The rate of release of fumigant from the ampule is in part dependent upon the physical structure of the ampule. For example, the rate of fumigant release increases as the surface area exposed to the fumigant in increased. Conversely, the quantity of fumigant released per unit time decreases as the thickness of the polymer wall exposed to the fumigant is increased. The degree of efficiency, economy, and safety of the ampule increases with the length of time that the ampule controllably releases the fumigant.
The selection of the proper combination of polymer, fumigant, and solvent (if present) is important to successful use of the invention. A suitable polymer should be permeable to the fumigant but otherwise inert to the fumigants. Preferred polymers are fluorinated high-density polyethylene, fluoroalkoxyfluorocarbons, and polyvinylidene fluoride. Other suitable polymers include thermoplastic materials or chemically modified thermoplastic materials, such as low density or high density Polyethylene that has been irradiated (e.g., using an electron beam) to become a thermoset polymer. Suitable thermoplastic materials include: polyolefins (such as high density polyethylene or polypropylene); polyamides; polyesters; fluorinated polyolefins; fluoroalkoxyfluorocarbons; fluorine-treated polyolefins; fluoro-polymers such as polyvinylidene fluoride (PVDF); fluorinated ethylene/propylene copolymers; modified (thermoset) polyethylenes; and fluorocarbon resins (all substitutable elements are fluorine or fluorine/chlorine), including, e.g., polyvinylidene fluoride, ethylenetetrafluoroethylene copolymer, ethylenechlorotrifluoroethylene copolymer, polytetrafluoroethylene, copolymers of tetrafluoroethylene and hexafluoropropylene, copolymers of tetrafluoroethylene and perfluoroalkoxyvinylether, and polychloro-trifluoroethylene. This list of polymers is not all-inclusive.
Where a polyolefin or other hydrocarbon is used, or where commercially available bottles are purchased, e.g. bottles made of high density polyethylene, it generally will be desirable to have the containers fluorinated to decrease the permeability of the container. Such a procedure also is known as “barrier enhancement.” Fluorination or “barrier enhancement” can be performed by any commercial fluorination specialist, such as ExFluor, of Houston, Tex.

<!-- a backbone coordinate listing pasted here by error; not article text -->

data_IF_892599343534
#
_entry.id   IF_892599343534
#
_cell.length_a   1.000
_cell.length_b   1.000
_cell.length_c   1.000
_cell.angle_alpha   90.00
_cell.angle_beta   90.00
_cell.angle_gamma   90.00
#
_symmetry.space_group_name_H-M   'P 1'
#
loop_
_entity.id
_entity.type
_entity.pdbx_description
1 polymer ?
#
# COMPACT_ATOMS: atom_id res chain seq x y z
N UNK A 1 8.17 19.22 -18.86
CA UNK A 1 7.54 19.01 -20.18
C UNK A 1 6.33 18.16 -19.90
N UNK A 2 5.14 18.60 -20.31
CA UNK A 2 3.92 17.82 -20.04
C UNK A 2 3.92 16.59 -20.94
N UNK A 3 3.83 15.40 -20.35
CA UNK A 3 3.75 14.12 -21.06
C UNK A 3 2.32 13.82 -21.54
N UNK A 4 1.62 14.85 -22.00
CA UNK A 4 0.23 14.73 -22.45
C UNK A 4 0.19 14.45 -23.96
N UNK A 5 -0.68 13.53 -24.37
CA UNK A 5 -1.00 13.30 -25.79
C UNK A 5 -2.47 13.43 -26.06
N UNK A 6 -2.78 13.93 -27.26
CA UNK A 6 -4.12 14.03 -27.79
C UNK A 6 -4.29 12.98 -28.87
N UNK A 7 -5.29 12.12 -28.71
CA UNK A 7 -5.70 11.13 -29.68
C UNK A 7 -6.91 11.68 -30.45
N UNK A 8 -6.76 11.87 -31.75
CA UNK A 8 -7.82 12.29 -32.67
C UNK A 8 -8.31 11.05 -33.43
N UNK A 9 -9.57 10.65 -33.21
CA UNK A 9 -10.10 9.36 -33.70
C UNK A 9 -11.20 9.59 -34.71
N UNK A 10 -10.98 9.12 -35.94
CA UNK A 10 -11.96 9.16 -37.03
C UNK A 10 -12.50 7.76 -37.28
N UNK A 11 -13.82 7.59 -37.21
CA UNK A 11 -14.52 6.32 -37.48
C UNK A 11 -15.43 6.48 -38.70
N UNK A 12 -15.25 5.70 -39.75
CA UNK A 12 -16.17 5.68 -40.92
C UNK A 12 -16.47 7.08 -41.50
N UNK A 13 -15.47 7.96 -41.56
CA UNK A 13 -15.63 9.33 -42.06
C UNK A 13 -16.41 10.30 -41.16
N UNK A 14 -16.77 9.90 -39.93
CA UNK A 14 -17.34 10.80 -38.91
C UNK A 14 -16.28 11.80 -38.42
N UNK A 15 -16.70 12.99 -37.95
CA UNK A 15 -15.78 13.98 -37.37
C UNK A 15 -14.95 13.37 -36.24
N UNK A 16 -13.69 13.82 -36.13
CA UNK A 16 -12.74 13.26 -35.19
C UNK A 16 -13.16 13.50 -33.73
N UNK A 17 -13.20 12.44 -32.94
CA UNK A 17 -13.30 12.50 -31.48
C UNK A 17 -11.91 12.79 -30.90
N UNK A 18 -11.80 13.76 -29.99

Suitable fumigants for wood treatment are known in the art. A preferred fumigant is chloropicrin (trichloronitromethane), available from Great Lakes Chemical as Chlor-O-Pic, EPA Reg. No. 5785-17, 96.5% A.I. Other preferred fumigants include methyl isothiocyanate and sodium N-methyl-dithiocarbamate. Other suitable fumigants include, but are not limited to: cis-N-[1,1,2,2,tetrachloroethyl)thio]-4-cyclohexene-1,2-dicarboximide, aluminum phosphide, carbon disulfide, carbon tetrachloride, 1,3-dichloropropene and mixtures of 1,3-dichloropropene and 1,2-dichloropropene, dichloroethyl ether, ethylene dibromide, ethylene dichloride, hydrocyanic acid, orthodichlorobenzene, acrylonitrile, 3-chloro-2-methyl-propene, trichloroethylene, 1,1,1-trichloroethane, monochloroacetonitrile, trichloroacetonitrile, 1,2-dichloropropane, 1,2-epoxypropane, 1,1-dichloro-1-nitroethane, 1,2-dibromo-3-chloropropane, 1-bromo-2-chloroethane, 3-bromo-1-chloropropene, 3-bromo-1-chloropropyne, 1-chloro-2,3-epoxypropane, 1,2-dichloroethane, tetrachloroethylene, and combinations thereof. This list is not intended to be all-inclusive.
Many different solvents may be used to prepare solutions containing the foregoing chemicals as long as the solvent does not interfere with the release of the fumigant into the wood and the solvent in inert to and does not deactivate the fumigant. The fumigant agent may be used in pure, undiluted form, or diluted with solvent at a concentration that is less than or equal to the solubility of the fumigant in the particular solvent or solvent mixture. The fumigant agent should be effective at concentrations well below the concentration at its limit of solubility in the solvent.
The ampule should permit controlled release of the fumigant at a dose sufficient to protect the wood for a desired period of time. Currently, the ampules contain 26.6 gms of chloropicrin, with a deviance of ±2%. Although the dosage of fumigant required to effectively treat a wood structure will vary with the molecular weight, efficacy, and rate of release of the fumigant, a total dose of about 75 gms should be sufficient to prevent decay of a 14″ pole for most fumigants. For purposes of safety and efficiency, the total dose preferably is achieved using multiple ampules, preferably between 3-5 ampules. If multiple ampules are used, sustained release may be achieved even if one of the ampules breaks or is otherwise damaged. Ampules 6′ in length×⅝″ diameter made of the following materials and containing about 26.5 gms of chloropicrin have been found to have the following loss rates: